Tales of Timorese Hospitality

<img src="img/20230331_195313.jpg" alt="PCV with host family">
By Grayson Edgemon
Feb. 27, 2024

As I was hoisting my suitcases onto an elaborately decorated yellow bus at 1 a.m. in Dili, I dwelled on my momentous day. Earlier, my close-knit friends and I concluded our two-month pre-service preparation with a formal swearing-in ceremony. Most had already bid me a bittersweet departure in the afternoon as we began disseminating to our permanent host sites. Now it was my turn to journey to my new home in Balibo Vila, a town situated approximately 10 kilometers from the Indonesian border.

The significance of officially swearing in as a Peace Corps Volunteer was not lost on me. We were now a part of a distinguished organization with an illustrious pedigree for promoting friendship and world peace through intercultural exchange. The numerous hours of Tetun, safety, medical and culture classes had paid off and the time to boldly leap into the deep end was upon us.

I climbed into the bus and settled into a cramped bench which was too short to press my entire back on, hindering my ability to relax comfortably. My counterpart and co-teacher Mestre Eugenio didn’t possess any shy uneasiness about snuggling in next to me. Less than a week from meeting him in Dili, we had already established a cordial relationship. From inside the window, I reached and clasped the hand of Maun Jaime, our Language and Cross-Culture Coordinator, who accompanied me to the bus and was instrumental to our development.

We left and I met my new host family around 6:30 a.m. I mustered the composure to form an acceptable first impression and after a quick tour and the setup of my mosquito net, I submitted to the firm mattress of my then unfamiliar bed that I would have for the next two years.

After sleeping, I learned that two of my host brothers who I met didn’t even live with us. One attends school in Dili and the other in Maliana. But they both made their way home just to meet me. My neighborhood is gracious, convivial and very curious about me. From the first impression, everyone in my community were eager to accept me as one of their own. I’m extremely grateful for the good-natured aspect of Timorese hospitality.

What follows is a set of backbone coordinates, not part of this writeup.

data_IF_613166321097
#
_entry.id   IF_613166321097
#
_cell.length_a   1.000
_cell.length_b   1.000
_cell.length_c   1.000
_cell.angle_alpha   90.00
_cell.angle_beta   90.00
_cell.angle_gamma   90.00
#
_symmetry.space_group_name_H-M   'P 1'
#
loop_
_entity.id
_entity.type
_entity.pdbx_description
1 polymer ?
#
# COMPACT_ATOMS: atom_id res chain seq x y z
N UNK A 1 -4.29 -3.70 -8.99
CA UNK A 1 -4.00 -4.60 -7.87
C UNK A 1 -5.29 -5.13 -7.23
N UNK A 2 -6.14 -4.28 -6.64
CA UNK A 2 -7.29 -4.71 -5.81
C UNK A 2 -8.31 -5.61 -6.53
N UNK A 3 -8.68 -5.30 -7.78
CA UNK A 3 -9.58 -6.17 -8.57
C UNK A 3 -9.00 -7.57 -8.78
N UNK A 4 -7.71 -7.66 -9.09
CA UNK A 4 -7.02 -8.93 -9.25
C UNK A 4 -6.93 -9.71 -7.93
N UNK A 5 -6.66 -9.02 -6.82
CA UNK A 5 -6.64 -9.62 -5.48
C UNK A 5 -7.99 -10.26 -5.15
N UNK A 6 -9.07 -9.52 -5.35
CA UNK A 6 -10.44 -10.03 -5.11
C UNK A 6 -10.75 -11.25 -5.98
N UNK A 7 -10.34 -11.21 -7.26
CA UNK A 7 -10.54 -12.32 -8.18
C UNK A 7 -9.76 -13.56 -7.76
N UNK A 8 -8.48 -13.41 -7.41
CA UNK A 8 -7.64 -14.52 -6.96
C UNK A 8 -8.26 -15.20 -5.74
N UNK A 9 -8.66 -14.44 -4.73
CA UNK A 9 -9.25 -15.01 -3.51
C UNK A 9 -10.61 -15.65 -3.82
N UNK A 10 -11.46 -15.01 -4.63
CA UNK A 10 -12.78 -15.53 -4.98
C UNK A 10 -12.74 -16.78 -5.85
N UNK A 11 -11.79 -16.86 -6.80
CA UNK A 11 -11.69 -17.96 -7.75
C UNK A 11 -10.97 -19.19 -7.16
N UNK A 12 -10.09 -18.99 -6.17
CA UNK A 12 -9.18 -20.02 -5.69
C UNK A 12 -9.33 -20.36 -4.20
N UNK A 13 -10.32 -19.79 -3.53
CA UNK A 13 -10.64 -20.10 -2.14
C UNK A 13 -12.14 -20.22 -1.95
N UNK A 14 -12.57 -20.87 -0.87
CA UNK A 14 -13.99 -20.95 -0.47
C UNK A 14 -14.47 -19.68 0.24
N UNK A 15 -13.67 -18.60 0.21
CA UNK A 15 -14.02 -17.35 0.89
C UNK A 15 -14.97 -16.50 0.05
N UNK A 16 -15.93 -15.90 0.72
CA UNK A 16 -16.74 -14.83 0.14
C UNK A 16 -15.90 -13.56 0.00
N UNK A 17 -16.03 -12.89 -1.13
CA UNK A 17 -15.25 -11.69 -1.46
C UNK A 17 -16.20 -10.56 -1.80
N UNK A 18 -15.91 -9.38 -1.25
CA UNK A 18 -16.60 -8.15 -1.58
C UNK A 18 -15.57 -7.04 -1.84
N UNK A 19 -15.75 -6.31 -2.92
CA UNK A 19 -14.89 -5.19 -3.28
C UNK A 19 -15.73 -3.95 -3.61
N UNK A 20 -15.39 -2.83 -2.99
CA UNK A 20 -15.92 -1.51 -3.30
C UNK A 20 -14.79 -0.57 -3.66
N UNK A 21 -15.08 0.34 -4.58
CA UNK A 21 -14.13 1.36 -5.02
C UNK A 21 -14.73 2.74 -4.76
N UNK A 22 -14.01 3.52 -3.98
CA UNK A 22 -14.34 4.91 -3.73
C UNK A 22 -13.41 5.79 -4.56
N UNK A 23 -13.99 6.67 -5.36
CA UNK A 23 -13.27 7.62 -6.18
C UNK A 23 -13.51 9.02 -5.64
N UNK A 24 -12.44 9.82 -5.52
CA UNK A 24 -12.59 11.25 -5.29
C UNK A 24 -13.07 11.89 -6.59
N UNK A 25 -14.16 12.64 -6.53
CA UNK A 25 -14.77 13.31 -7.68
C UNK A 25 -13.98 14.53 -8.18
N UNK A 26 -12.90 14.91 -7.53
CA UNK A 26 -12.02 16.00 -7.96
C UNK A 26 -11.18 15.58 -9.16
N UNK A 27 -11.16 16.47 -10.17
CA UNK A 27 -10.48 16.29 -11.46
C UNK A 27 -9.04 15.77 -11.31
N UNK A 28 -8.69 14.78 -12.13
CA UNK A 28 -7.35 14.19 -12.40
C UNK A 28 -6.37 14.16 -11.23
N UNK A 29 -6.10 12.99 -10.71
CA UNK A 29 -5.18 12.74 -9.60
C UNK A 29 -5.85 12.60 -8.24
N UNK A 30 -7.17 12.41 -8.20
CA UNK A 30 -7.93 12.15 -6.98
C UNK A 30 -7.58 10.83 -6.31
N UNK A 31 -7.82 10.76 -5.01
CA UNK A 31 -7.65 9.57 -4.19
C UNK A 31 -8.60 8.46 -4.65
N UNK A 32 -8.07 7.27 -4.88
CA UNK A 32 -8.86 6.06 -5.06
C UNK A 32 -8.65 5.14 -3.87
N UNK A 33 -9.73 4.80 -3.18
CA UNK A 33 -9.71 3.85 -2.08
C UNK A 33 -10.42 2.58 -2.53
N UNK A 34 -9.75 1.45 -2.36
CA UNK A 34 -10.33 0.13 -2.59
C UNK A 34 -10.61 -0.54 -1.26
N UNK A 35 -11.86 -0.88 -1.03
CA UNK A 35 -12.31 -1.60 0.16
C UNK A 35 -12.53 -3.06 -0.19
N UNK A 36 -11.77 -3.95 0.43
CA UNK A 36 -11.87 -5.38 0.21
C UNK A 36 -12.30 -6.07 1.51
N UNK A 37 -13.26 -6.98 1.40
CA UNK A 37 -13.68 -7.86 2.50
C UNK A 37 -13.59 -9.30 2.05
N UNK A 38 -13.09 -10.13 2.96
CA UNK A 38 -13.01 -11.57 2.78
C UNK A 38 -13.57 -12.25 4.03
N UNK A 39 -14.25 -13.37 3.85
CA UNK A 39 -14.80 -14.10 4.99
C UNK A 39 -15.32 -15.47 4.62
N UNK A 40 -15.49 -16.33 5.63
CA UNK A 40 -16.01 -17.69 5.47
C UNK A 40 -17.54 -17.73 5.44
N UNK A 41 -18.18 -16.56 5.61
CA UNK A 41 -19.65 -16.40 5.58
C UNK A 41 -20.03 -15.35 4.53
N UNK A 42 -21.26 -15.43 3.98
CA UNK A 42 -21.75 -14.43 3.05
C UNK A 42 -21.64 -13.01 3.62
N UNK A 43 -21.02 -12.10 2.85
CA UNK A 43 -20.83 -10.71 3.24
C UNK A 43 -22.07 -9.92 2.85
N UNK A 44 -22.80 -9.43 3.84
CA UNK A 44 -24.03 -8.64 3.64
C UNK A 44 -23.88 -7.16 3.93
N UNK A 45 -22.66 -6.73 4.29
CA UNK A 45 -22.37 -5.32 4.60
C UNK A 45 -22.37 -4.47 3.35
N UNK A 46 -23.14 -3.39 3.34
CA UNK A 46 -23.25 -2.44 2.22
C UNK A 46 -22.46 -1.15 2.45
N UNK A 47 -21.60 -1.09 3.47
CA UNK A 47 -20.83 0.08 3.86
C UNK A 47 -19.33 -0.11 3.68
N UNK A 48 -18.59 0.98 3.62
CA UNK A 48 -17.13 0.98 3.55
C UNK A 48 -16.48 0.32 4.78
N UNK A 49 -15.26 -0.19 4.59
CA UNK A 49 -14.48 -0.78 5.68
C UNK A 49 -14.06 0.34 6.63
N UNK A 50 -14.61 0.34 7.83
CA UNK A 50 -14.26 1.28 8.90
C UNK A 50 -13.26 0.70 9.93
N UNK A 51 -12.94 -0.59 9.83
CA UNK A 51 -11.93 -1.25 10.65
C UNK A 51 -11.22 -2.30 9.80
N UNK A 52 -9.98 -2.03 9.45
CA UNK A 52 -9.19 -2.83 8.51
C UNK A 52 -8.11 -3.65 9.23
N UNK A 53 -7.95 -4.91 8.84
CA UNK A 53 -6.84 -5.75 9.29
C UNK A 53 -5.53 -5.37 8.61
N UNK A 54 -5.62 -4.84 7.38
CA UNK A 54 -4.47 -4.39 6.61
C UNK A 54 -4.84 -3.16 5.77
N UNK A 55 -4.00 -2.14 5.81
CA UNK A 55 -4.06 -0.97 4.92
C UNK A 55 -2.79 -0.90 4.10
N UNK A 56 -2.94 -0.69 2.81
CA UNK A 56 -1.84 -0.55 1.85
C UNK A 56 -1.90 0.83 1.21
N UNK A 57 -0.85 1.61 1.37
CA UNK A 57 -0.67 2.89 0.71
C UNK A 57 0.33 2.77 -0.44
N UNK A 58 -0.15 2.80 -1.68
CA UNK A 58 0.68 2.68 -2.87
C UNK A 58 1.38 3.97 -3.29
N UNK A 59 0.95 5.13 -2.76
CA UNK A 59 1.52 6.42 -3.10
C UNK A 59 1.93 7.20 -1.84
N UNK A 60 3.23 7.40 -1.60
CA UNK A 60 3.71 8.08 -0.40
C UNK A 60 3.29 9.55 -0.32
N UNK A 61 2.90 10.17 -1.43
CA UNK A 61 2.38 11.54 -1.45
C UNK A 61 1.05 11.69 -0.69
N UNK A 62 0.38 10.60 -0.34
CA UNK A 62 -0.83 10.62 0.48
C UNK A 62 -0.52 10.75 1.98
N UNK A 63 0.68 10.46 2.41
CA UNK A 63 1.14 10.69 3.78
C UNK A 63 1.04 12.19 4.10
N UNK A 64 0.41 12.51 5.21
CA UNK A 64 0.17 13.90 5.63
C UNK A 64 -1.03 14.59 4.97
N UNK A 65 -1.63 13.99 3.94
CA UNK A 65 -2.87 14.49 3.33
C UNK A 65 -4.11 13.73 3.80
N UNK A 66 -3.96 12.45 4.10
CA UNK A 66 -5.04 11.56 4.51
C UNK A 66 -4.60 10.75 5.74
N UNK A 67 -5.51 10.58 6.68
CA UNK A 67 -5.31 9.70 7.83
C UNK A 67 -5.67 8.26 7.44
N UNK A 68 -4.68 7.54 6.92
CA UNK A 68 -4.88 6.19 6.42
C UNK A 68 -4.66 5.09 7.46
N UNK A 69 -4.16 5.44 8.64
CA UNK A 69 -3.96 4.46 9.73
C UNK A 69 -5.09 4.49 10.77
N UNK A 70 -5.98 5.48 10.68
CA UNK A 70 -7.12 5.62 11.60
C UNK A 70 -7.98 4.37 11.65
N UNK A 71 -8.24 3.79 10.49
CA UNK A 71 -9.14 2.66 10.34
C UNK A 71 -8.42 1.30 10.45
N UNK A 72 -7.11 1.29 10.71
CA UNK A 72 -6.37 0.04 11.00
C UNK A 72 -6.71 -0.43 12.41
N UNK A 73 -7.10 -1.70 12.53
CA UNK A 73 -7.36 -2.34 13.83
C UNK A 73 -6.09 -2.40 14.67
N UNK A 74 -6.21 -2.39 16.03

My host family is always quick to heap praise on me when I insist on helping by washing dishes or chopping firewood. My host father, Apa Lucio, cares for me by making sure I have what I need and introducing me to the neighborhood and official members of the Balibo community. My favorite recreation with him is eating and playing chess. He is a very formidable player and the game transcends any potential language barrier.

My host mother, Ama Jina, laughs loud and often whenever I make a quip, act goofy or play with her children. My host brothers enjoy playing soccer, learning English and watching movies. Sitting on my neighbors’ porches is always enjoyable. We compare the peculiar cultural differences between Timor Leste and America, dote on the adorable four-month-old Kelliana and cackle abundantly from humorous back and forth teasing.

After three weeks, I have become pleasantly used to the sweet sound of Ama Olga’s “Bondia Maun Grace” on my morning walk to school and Apa Mino’s deep and raspy chuckle. On one occasion, their son Muan Egge asked me if I would enjoy a cup of milk. After I said yes, he got up and started off to go buy milk. I pleaded him to stay as I didn’t realize he needed to get it from a kiosk. He brushed off my appeals and to my shock, began fastening his motorcycle helmet. I protested by exclaiming I didn’t need to drink milk and that he didn’t need to trouble himself for me. But Maun Egge ignored my concerns with a smile and said that he’d be gone on his motorcycle for five minutes. I soon enjoyed a deliciously sweet cup of Timorese susu-been that his wife Mana Dele prepared for me. That night, I experienced the Timorese custom of always providing visitors with refreshment.

Whether it’s Maun Ikun randomly gifting me a bag of avocados after I mentioned how popular they are in my home state of California earlier in the week or Apa Mino fortuitously pulling over in his cop car to give me a ride home from Maliana, I know I have a social circle I can count on. Balibo Vila and the affectionate neighborhood of Fatuk Kuak is merely a microcosm of the benevolent Timorese culture.